Prevalence

HPP is a rare disease that has been reported worldwide and appears to affect individuals of all ethnicities.

The prevalence of severe hypophosphatasia is estimated to be 1:100,000 in a population of largely Anglo Saxon origin. The frequency of mild HPP is more challenging to assess because the symptoms may escape notice, or be misdiagnosed. The highest incidence of HPP has been reported in the Mennonite population in Manitoba, Canada where one in every 25 individuals are considered carriers and one in every 2,500 newborns manifests severe disease.

How Hypophosphatasia is diagnosed
Total serum alkaline phosphatase (ALP) activity: low.

In all types of hypophosphatasia, serum ALP activity is low.



  • Laboratories use different methods and thus have different reference ranges; it is important to use the gender- and age-specific reference ranges determined by each reference laboratory, preferably the 37®C if CC method.

  • TNSALP activity requires Zn++ and Mg++, so EDTA tubes should not be used.



Urine concentration of phosphoethanolamine (PEA): elevated

  • This is the most commonly obtained secondary screen for hypophosphatasia. It may be obtained as part of a urine amino acid chromatogram.

  • An elevated urine concentration of PEA supports the diagnosis of hypophosphatasia; however, the concentration in urine may be elevated with other metabolic bone disease and may be normal in affected individuals.

    Note: Finding an elevated urine concentration of proline adds specificity in interpretation of test results.

Asymptomatic heterozygote’s may have reduced serum ALP activity and increased urine PEA concentration.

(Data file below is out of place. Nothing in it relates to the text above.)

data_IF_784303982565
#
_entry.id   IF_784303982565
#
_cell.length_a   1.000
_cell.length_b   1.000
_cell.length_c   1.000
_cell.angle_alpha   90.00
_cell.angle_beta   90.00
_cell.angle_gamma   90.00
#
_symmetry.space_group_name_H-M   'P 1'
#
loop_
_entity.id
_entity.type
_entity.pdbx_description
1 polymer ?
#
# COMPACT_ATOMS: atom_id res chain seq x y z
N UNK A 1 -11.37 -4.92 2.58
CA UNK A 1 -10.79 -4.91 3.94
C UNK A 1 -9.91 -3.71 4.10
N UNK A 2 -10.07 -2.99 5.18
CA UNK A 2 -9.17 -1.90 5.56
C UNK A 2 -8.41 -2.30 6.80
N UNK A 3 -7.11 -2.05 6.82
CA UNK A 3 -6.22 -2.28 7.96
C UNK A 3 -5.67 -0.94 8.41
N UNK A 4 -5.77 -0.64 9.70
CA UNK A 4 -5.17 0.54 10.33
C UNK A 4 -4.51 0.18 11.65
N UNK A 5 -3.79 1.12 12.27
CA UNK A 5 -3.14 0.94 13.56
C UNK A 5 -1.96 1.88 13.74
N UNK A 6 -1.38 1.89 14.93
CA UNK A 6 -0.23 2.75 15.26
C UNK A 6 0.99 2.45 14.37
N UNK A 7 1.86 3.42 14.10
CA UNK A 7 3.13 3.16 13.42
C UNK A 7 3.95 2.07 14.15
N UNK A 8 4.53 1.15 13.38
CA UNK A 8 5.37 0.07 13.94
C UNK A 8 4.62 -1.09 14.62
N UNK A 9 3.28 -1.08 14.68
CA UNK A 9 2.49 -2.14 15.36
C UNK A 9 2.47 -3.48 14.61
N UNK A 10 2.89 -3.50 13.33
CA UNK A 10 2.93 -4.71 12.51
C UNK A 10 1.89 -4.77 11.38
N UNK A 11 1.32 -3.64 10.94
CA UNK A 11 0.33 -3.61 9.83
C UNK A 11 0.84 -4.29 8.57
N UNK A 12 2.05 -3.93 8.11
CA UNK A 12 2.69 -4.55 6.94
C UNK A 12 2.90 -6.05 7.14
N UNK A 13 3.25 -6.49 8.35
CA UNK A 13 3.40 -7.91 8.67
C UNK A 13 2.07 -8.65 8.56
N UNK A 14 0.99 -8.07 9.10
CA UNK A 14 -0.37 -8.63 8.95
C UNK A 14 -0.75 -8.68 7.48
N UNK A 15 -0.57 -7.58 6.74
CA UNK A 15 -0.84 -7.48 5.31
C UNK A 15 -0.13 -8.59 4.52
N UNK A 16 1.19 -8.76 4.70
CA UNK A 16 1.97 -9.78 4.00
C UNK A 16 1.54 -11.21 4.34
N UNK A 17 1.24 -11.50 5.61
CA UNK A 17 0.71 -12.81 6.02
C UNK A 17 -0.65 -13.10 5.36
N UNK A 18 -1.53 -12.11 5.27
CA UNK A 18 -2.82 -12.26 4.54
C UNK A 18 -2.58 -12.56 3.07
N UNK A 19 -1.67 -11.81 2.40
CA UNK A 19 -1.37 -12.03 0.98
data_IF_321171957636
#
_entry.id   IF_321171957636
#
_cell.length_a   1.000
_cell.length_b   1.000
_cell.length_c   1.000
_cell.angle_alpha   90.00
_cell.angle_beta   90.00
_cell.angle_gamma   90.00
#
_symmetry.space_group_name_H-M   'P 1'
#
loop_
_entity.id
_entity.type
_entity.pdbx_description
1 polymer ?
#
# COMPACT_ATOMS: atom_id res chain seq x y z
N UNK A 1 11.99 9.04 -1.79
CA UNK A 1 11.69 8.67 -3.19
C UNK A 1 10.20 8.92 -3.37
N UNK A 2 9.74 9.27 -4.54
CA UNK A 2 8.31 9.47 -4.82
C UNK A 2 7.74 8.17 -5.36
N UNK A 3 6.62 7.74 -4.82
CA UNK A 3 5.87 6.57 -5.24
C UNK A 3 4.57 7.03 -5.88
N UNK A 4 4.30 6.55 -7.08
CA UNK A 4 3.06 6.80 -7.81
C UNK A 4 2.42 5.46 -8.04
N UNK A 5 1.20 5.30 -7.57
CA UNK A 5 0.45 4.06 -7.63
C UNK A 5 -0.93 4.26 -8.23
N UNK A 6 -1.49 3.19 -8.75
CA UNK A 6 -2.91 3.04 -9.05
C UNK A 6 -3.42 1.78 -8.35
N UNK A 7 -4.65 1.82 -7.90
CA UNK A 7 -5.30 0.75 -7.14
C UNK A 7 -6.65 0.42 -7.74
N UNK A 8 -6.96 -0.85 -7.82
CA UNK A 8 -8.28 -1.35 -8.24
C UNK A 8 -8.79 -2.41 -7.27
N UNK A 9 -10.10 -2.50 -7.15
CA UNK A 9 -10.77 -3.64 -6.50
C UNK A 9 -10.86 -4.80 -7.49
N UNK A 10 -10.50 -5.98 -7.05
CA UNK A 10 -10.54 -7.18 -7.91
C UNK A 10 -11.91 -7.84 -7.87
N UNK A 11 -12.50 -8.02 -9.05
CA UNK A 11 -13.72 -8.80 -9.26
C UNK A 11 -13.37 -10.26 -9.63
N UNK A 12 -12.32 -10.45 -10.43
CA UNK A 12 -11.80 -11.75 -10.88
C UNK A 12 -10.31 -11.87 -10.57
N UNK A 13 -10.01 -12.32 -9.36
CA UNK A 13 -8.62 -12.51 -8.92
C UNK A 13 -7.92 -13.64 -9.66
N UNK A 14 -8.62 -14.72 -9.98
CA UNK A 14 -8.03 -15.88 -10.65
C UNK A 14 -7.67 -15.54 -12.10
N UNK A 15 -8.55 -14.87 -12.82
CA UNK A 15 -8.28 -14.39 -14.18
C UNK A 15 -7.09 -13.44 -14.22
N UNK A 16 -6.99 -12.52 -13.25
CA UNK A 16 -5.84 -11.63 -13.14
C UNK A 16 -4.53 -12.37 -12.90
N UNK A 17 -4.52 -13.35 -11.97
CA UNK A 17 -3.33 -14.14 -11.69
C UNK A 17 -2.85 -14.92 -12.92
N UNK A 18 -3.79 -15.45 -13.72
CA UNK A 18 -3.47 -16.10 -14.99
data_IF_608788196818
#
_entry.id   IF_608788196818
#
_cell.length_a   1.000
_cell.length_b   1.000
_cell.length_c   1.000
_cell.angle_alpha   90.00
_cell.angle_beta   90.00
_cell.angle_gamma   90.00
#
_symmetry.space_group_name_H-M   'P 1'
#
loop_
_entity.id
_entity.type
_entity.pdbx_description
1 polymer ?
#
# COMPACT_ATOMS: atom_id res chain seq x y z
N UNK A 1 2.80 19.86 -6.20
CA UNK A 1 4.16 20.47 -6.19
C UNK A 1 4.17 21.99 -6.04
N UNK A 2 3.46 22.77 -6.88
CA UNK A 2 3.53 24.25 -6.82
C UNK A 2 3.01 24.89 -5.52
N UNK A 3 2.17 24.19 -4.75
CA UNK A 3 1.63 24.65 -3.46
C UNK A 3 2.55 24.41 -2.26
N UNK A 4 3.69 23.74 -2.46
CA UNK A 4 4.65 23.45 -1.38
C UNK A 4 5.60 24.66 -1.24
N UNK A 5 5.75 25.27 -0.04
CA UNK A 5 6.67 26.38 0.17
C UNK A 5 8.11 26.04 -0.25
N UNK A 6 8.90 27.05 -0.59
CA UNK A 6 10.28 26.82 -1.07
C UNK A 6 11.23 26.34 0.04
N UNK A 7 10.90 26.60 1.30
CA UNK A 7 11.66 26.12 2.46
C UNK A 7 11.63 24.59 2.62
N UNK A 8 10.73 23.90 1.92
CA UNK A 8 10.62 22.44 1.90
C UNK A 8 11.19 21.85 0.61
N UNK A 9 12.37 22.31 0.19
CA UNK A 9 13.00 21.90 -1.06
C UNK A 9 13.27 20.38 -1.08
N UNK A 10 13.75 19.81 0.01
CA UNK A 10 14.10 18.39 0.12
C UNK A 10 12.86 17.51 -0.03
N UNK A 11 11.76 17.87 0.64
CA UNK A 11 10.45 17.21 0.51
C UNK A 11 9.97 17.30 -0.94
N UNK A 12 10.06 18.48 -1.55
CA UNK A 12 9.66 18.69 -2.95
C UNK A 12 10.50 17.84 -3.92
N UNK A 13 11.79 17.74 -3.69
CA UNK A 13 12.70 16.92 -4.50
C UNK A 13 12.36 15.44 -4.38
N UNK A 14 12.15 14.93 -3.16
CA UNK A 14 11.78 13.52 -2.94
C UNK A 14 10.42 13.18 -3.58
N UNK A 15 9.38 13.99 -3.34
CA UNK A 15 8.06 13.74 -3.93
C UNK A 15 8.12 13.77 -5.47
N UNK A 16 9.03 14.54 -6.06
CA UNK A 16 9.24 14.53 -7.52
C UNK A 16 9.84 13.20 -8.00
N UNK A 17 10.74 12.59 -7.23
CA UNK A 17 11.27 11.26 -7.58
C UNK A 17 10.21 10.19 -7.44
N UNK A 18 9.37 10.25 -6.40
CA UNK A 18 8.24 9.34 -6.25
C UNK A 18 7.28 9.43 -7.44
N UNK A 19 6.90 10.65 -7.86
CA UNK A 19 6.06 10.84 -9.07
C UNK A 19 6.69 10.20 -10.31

Serum concentration of pyridoxal 5'-phosphate (PLP): Elevated



  • This biologically active metabolite of vitamin B6 may be the most sensitive indicator of hypophosphatasia

  • Use of vitamin supplements within a week of assaying serum concentration of PLP may lead to false positive results.


Serum concentration of calcium, ionized calcium, and inorganic phosphate: normal or elevated

  • Normal levels can help distinguish hypophosphatasia from other forms of rickets. Even more so, if calcium is elevated in the individual patient

  • Hypercalciuria may be present with or without elevated serum concentration of calcium.




  • Although inorganic phosphate concentration in serum or urine is most typically normal, it may be elevated and thus is probably too variable to be used in diagnosis.

 

Serum concentration of vitamin D (25-hydroxy and 1,25-dihydroxy) and parathyroid hormone (nPTH): normal or elevated (Hyperpharathyreoidism)

 

Inorganic pyrophosphate (PPi): elevated



  • This is a sensitive marker in affected individuals and heterozygote’s carriers.

  • The test is only available in specific specialized laboratories.

DNA or Gene mapping